The Expat: Marita Carballo
From: Buenos Aires
Profession: President of Kantar Latin America
Education: Sociologist from UCA
Currently reading: Happiness: Lessons from a New Science by Richard Layard
Last film: Woody Allen’s You Will Meet a Tall Dark Stranger
Gadget: The best laptop is a Mac
Had you visited the UK before you were transferred to London?
Yes, I’d been there for business and pleasure but mostly business. I used to work for Gallup International and their secretariat was based in London. Although we had meetings all over the world, we frequently went to the UK for that reason.
Do you remember your first visit?
My mother had given me the opportunity to spend a month or two in Europe as a present, so I did a tour in 1970 and stayed mostly in France and the UK. I briefly passed through Spain and Italy as well.
I was really looking forward to going to the UK as I went to an English school, a convent, in Buenos Aires and I had studied literature and history. Actually, the nuns were Irish but we studied mostly British subjects.
What did you do on that trip?
I stayed at a bed and breakfast, and they gave me these huge breakfasts which I just wasn’t used to. I found the people to be very friendly, and from a horticultural point of view, I loved the London gardens. I also really liked the culture, art, literature.
I went to see Evita and also Phantom of the Opera. I liked it but I went with a Brazilian boy and he got very angry as he said they weren’t respecting history. But I took it as a beautiful musical.
Did Britain break any stereotypes?
It shocked me quite a lot to see the Houses of Parliament. I’m very interested in politics and there was an atmosphere of beauty in them but it was also a place where a lot of important decisions for the world are taken. I was impressed by it.
When did you move to the UK?
I headed Gallup Argentina for around 20 years, which was then sold to another company based in the UK, called TNS. I took a sabbatical and TNS asked me to choose between Washington, Paris or London to globally head the political and social sector as they had bought several public opinion companies around the world.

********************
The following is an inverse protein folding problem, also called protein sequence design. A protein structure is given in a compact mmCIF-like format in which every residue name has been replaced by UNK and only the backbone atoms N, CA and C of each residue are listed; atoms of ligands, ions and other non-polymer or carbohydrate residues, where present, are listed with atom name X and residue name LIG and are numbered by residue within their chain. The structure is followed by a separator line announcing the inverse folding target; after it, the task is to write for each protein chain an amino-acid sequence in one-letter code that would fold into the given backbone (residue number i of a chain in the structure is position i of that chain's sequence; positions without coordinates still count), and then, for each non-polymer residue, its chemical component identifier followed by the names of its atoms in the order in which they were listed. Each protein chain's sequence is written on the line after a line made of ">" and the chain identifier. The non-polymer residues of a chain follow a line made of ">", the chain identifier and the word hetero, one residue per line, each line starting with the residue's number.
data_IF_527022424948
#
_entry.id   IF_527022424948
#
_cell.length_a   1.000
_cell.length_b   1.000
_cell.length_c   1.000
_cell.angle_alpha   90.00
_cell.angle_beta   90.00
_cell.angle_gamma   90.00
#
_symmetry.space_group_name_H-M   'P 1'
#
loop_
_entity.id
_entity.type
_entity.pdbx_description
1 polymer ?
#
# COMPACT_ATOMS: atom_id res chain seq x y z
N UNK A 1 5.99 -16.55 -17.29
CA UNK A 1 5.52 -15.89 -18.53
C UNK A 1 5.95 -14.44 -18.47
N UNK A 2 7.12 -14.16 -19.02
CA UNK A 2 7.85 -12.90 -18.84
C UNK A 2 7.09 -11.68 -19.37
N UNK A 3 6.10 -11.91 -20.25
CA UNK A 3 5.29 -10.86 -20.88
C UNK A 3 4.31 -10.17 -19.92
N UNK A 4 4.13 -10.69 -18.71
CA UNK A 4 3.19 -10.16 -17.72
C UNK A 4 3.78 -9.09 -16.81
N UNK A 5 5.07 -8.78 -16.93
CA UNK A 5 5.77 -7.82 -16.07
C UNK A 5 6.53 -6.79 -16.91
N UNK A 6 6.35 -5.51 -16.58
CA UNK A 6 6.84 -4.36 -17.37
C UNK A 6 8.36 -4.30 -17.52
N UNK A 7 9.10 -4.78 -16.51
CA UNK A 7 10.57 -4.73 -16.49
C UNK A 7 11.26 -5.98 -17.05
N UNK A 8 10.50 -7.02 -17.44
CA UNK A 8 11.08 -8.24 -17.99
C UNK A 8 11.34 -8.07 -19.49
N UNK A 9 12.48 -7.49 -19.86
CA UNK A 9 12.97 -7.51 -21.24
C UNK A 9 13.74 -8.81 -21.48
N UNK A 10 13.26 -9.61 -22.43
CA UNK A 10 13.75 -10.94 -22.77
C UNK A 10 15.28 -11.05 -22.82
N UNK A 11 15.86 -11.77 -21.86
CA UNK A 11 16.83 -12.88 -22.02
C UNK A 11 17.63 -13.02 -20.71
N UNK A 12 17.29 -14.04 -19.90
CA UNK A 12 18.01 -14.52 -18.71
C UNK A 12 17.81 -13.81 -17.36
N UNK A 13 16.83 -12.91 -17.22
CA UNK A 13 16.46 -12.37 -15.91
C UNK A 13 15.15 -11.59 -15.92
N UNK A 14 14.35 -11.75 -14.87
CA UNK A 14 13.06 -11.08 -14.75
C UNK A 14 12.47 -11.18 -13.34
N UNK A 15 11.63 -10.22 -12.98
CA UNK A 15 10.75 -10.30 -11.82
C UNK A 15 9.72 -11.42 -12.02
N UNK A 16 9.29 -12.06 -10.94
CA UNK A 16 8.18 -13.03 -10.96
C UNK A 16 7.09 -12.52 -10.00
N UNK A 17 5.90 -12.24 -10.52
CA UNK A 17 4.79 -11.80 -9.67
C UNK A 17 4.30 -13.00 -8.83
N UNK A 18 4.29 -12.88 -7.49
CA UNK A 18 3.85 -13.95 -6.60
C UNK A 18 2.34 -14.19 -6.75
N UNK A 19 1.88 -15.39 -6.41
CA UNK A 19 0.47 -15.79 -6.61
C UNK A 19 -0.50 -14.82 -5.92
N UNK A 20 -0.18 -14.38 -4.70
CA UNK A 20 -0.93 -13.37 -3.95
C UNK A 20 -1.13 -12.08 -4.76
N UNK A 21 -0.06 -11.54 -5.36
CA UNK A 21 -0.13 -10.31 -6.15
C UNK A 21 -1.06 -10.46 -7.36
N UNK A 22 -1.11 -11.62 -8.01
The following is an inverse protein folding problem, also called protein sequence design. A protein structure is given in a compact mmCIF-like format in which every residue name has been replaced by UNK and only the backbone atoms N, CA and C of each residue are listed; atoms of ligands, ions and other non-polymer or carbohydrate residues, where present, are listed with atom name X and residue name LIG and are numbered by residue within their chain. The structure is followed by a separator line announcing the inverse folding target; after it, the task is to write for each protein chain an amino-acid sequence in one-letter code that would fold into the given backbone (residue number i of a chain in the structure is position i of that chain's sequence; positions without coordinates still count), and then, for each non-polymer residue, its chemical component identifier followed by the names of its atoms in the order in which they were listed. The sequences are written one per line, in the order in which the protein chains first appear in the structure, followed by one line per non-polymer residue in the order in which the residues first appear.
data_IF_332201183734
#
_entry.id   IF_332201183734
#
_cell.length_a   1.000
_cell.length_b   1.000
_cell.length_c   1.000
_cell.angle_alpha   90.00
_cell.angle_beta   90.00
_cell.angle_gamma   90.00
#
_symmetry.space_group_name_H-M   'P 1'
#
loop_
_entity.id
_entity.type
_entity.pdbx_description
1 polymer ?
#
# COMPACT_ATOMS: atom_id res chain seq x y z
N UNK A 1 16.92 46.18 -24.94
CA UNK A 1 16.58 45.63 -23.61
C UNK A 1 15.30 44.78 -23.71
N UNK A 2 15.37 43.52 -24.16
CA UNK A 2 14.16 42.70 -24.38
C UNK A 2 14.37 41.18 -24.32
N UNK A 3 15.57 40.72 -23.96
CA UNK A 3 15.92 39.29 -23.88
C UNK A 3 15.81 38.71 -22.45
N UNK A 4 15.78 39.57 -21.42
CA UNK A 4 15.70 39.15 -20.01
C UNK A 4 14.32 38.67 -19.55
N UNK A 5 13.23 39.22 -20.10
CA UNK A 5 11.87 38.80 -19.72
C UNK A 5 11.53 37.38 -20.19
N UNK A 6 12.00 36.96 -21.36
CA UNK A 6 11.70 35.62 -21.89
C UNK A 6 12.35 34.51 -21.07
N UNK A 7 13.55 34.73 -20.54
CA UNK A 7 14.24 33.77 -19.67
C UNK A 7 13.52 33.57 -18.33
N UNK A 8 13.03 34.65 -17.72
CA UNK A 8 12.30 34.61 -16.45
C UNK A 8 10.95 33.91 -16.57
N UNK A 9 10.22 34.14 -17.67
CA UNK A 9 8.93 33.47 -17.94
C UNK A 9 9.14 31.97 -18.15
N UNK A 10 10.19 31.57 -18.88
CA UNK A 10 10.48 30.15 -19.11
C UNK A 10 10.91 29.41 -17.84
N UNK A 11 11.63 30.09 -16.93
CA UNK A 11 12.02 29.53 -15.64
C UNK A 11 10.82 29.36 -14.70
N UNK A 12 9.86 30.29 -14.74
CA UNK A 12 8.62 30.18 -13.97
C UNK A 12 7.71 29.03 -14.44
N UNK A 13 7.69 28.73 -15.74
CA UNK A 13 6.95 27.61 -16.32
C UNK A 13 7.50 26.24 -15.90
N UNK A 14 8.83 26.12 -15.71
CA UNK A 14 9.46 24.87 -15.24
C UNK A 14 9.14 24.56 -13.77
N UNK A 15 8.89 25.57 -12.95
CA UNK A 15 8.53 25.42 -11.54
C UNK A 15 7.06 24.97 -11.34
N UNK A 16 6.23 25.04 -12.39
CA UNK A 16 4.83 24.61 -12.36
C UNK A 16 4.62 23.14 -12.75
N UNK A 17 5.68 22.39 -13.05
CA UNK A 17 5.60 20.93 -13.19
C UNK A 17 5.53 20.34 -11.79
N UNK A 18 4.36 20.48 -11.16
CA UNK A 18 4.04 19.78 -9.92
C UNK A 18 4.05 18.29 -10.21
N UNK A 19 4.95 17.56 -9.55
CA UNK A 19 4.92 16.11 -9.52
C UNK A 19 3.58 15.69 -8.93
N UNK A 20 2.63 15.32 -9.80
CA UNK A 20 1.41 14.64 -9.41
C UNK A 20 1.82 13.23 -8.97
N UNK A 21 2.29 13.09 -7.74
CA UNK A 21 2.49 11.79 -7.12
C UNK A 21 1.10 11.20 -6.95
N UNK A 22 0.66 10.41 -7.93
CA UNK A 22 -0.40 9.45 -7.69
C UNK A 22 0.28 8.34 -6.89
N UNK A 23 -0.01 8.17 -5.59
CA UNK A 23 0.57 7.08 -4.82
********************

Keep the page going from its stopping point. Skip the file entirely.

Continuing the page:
I struggled to choose Paris or London but some friends told me it would be easier to live in the UK. It was a good decision to go there. Working there was very easy, even though I had a lot more responsibility as I was looking after 87 companies based all over the world.
You moved from Buenos Aires to London. What were the differences in your working environments?
They were different in the sense that I worked with lots of professional people in Argentina, but as I had always worked here, I wasn’t aware that what one does naturally can in fact be difficult and done much more easily if we were better organized. I found out it wasn’t necessary for me to solve problems all the time, as there were systems in place which made things function in a more systematic way! That was an interesting learning curve for me!
Two months after I started working there, a few of my colleagues asked to speak to me. They told me they were sorry in the sense that I worried a lot, and that I took a lot of care in my work, but they wanted to tell me that if they said they would do something, that they would do it. And if not, they would let me know for whatever reason. I learnt that very quickly and it was something I experienced in a very positive way.
However, what I could offer was important because if something needed to be sorted out very quickly, then I had the skills!
How did your standard of living change?
I was in Knightsbridge, a very nice place, near the Royal Court Theatre which I love — I used to go there a lot as I’d get off the Tube at Sloane Square and just jump in. I had a lovely view of the park opposite, it was very nice to walk around that area. Harrod’s and Hyde Park were near and I’d spend a lot of time there, having picnics, which was something I wasn’t used to doing.
I started to use public transport, something I didn’t do given my role in Argentina. I used to take taxis everywhere as they were cheaper and public transport wasn’t very good. So I started to use the Tube. It made a difference and I enjoyed it as I could see so many culturally different people, from different parts of the world, eating different food and wearing different clothes. That opened my mind a lot.
I started to develop new tastes, I tried Indian food, so the way I ate changed. Now I go to Mexico and I want spicy food, and I want lots of wasabi in my sushi!
I also learned that you never ask someone personal questions in the UK. We Argentines ask about age, how many children you have, but people in the UK think it’s invasive. I enjoyed that a lot as no one asked many questions and I loved that!
Did you have any problems adapting?
Coming from a culture where you get help for almost everything, or did things with other people. I found when I arrived that it’s a do-it-yourself country. I liked it much more than I expected. I knew I’d like it, but I wasn‘t aware I would suit being in an Anglo-Saxon culture.
What was your favourite bus route?
I’d specifically stay late at the office in winter so I could go straight to the theatre, a concert, or a contemporary dance show. People could always ask me what was going on in London as I knew everything! I’d then take the number 19 all the way home to see everything all lit up.